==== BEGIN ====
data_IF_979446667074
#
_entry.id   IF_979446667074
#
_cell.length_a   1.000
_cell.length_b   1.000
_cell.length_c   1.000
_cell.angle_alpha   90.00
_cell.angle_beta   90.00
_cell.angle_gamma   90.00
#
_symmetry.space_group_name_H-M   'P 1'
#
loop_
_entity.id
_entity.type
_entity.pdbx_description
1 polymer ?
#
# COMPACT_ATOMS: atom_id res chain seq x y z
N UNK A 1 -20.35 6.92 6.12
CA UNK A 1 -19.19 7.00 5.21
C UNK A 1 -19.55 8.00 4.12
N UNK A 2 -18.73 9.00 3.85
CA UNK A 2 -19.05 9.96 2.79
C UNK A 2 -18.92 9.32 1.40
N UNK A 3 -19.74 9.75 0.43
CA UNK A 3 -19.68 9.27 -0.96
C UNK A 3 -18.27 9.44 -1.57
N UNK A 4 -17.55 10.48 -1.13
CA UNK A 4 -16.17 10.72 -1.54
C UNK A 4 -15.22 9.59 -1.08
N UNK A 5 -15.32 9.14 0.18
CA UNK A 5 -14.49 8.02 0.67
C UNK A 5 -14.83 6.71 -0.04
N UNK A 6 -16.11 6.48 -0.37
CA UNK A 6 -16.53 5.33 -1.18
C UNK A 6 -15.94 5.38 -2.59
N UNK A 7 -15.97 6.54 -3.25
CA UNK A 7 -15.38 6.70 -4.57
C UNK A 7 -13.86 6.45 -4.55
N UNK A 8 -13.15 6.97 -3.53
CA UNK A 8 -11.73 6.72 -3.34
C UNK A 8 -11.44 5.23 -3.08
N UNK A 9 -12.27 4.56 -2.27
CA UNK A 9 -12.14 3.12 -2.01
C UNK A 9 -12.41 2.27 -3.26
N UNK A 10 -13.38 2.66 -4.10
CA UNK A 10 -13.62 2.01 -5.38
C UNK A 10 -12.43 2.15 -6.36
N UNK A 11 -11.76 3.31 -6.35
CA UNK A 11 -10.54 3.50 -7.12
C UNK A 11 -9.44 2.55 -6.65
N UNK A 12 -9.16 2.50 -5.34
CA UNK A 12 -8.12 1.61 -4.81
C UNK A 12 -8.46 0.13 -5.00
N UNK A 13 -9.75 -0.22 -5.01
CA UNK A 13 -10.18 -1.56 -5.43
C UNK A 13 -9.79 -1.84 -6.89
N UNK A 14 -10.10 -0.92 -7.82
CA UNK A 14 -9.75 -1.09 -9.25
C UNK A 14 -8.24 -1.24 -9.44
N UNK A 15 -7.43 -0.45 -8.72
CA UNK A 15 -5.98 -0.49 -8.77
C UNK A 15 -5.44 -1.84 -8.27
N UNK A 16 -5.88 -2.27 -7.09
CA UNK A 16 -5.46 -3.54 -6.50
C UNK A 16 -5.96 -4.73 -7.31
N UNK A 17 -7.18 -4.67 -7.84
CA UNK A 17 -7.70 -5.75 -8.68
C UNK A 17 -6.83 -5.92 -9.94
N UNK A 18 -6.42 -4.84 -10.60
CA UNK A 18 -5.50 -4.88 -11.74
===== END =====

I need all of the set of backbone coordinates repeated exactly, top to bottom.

data_IF_979446667074
#
_entry.id   IF_979446667074
#
_cell.length_a   1.000
_cell.length_b   1.000
_cell.length_c   1.000
_cell.angle_alpha   90.00
_cell.angle_beta   90.00
_cell.angle_gamma   90.00
#
_symmetry.space_group_name_H-M   'P 1'
#
loop_
_entity.id
_entity.type
_entity.pdbx_description
1 polymer ?
#
# COMPACT_ATOMS: atom_id res chain seq x y z
N UNK A 1 -20.35 6.92 6.12
CA UNK A 1 -19.19 7.00 5.21
C UNK A 1 -19.55 8.00 4.12
N UNK A 2 -18.73 9.00 3.85
CA UNK A 2 -19.05 9.96 2.79
C UNK A 2 -18.92 9.32 1.40
N UNK A 3 -19.74 9.75 0.43
CA UNK A 3 -19.68 9.27 -0.96
C UNK A 3 -18.27 9.44 -1.57
N UNK A 4 -17.55 10.48 -1.13
CA UNK A 4 -16.17 10.72 -1.54
C UNK A 4 -15.22 9.59 -1.08
N UNK A 5 -15.32 9.14 0.18
CA UNK A 5 -14.49 8.02 0.67
C UNK A 5 -14.83 6.71 -0.04
N UNK A 6 -16.11 6.48 -0.37
CA UNK A 6 -16.53 5.33 -1.18
C UNK A 6 -15.94 5.38 -2.59
N UNK A 7 -15.97 6.54 -3.25
CA UNK A 7 -15.38 6.70 -4.57
C UNK A 7 -13.86 6.45 -4.55
N UNK A 8 -13.15 6.97 -3.53
CA UNK A 8 -11.73 6.72 -3.34
C UNK A 8 -11.44 5.23 -3.08
N UNK A 9 -12.27 4.56 -2.27
CA UNK A 9 -12.14 3.12 -2.01
C UNK A 9 -12.41 2.27 -3.26
N UNK A 10 -13.38 2.66 -4.10
CA UNK A 10 -13.62 2.01 -5.38
C UNK A 10 -12.43 2.15 -6.36
N UNK A 11 -11.76 3.31 -6.35
CA UNK A 11 -10.54 3.50 -7.12
C UNK A 11 -9.44 2.55 -6.65
N UNK A 12 -9.16 2.50 -5.34
CA UNK A 12 -8.12 1.61 -4.81
C UNK A 12 -8.46 0.13 -5.00
N UNK A 13 -9.75 -0.22 -5.01
CA UNK A 13 -10.18 -1.56 -5.43
C UNK A 13 -9.79 -1.84 -6.89
N UNK A 14 -10.10 -0.92 -7.82
CA UNK A 14 -9.75 -1.09 -9.25
C UNK A 14 -8.24 -1.24 -9.44
N UNK A 15 -7.43 -0.45 -8.72
CA UNK A 15 -5.98 -0.49 -8.77
C UNK A 15 -5.44 -1.84 -8.27
N UNK A 16 -5.88 -2.27 -7.09
CA UNK A 16 -5.46 -3.54 -6.50
C UNK A 16 -5.96 -4.73 -7.31
N UNK A 17 -7.18 -4.67 -7.84
CA UNK A 17 -7.70 -5.75 -8.68
C UNK A 17 -6.83 -5.92 -9.94
N UNK A 18 -6.42 -4.84 -10.60
CA UNK A 18 -5.50 -4.88 -11.74